Though wages have increased, household incomes across the Quad-Cities have not kept pace with increasing rental costs, creating a housing crisis impacting more than 11,000 residents unable to reasonably afford a roof over their head.
"The appearance of an international pandemic has really laid bare some of the inequities around (affordable housing)," Scott Housing Council Director Leslie G. Kilgannon said. "We need to now address the critical issue of individuals and families being displaced or, really, threatened to be displaced because of the current economic and health crisis."
Quad Cities Housing Cluster unveiled a 10-year plan Friday to create more than 6,600 affordable housing units through a combination of new construction; rehabilitation of vacant, abandoned or dilapidated properties; and increased rental subsidies for the homeless, working poor, elderly, disabled and those out of work.
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Cluster members met virtually Friday to discuss their vision and strategies for addressing long-term affordable housing needs through the Quad-Cities by 2030.
The outline, which seeks to fill gaps in existing affordable housing efforts and services — from emergency shelter operations to construction of new single-family homes — calls for annual funding increases to the Local Housing Trust Fund to provide up to $1 million annually to pay for new housing initiatives on both sides of the Mississippi River.
"We need to step it up ... and really address these longstanding issues in a more systemic way," Kilgannon said. "This is going to require investment from other stakeholders."
Strategies outlined by the Housing Cluster, a consortium of for-profit and nonprofit housing service provides, lenders and developers across the Quad-Cities, include:
- addressing a gap of 6,645 affordable units for extremely low-income households earning 30% or less of area median income, or no more than $21,810 annually.ing
"This could mean collaborating with developers to build tiny homes, multiple-family units, or funding community land trusts," cluster member and Moline Council Member Sam Moyer said. "There is tremendous societal and economic benefits to providing such housing."
- maintaining, improving or rehabilitating 95% of existing affordable units to ensure availability and quality
"There needs to be a mix of capital, tax credits and inclusionary zoning that removes impediments to repurposing these buildings," Moyer said. "When we lose affordable housing, we displace families. We disrupt education. It impacts service delivery. It can impact crime rates, homelessness and employment. By investing in the maintenance of our affordable housing stock, we can impact real lives in our community."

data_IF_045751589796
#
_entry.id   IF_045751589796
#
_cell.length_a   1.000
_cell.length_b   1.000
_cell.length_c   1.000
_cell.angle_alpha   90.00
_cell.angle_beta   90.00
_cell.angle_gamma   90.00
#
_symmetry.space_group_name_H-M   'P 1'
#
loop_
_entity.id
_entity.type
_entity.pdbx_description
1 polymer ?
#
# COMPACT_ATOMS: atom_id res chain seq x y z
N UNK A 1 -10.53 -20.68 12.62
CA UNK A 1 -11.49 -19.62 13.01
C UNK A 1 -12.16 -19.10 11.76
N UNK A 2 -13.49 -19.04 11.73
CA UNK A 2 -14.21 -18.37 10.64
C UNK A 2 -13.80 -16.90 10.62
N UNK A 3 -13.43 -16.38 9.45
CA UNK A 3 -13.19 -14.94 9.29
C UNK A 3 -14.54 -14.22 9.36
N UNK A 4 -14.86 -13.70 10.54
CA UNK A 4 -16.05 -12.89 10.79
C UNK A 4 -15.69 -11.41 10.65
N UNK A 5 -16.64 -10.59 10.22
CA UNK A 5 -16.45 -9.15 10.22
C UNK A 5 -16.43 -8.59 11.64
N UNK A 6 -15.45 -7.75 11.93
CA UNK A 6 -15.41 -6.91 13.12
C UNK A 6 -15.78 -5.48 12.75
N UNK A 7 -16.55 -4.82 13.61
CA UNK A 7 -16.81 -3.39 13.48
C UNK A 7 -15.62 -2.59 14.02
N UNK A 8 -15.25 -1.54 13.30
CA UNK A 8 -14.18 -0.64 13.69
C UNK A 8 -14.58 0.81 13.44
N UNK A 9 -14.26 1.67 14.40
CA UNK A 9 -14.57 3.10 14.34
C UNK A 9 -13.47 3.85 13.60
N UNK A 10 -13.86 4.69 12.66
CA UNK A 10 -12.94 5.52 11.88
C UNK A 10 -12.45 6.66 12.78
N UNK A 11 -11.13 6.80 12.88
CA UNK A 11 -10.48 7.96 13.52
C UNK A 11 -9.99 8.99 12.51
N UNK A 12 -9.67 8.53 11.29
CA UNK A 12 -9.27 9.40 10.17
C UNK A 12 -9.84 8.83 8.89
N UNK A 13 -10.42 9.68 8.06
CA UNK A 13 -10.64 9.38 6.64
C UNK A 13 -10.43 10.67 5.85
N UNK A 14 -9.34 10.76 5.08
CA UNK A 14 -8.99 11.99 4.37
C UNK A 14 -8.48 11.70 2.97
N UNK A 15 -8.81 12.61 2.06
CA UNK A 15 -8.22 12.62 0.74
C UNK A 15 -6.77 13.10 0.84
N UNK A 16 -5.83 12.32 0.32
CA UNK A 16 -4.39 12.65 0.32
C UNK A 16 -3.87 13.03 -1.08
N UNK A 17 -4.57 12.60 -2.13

- coordinating housing services to reduce eviction rates through increased availability and accessibility of rental assistance programs and provide mediation to resolve landlord-tenant disputes
- providing wrap-around services that help individuals and families stay in their homes
- increasing funding available through the Local Housing Trust Fund, be it through the sale of bonds, raising taxes, donations and grant funding
- engaging community partners, program participants, residents and private developers and lenders to foster dialogue on ways to address housing needs
Wages in the Quad-Cities increased nearly 16% from 2010 to 2019, while rental costs in Scott and Rock Island counties increased nearly 22% and nearly 24%, respectively, according to U.S. Census data.
And since 2010, the area has lost 30.5% of fair-market units, either because of increasing rents or having closed or become dilapidated, according to the Housing Cluster.
More than 15,400 Q-C households, or about 12% of all Quad-City households, live in extreme poverty. Of those households, 76% are cost-burdened, spending 30% or more of their annual income on housing.
A single adult working full time and making $9 an hour could afford $468 a month for a one-bedroom apartment without being cost-burdened, compared to fair market for a one-bedroom in the Quad Cities of $648, according to Kilgannon.
Housing Cluster subcommittees will work to develop concrete steps and timelines to address gaps and racial disparities in housing services and raise funds, with the goal of seeing some changes within the next two years.
"We all know it's going to be extremely hard to accomplish, but we must try," said Housing Cluster member Rick Schloemer of IH Mississippi Valley Credit Union. "The return on our investment will be significant in more self-sufficiency, less reliance on assistance, more stable families — which leads to better students, better workforce and a healthier and stronger community."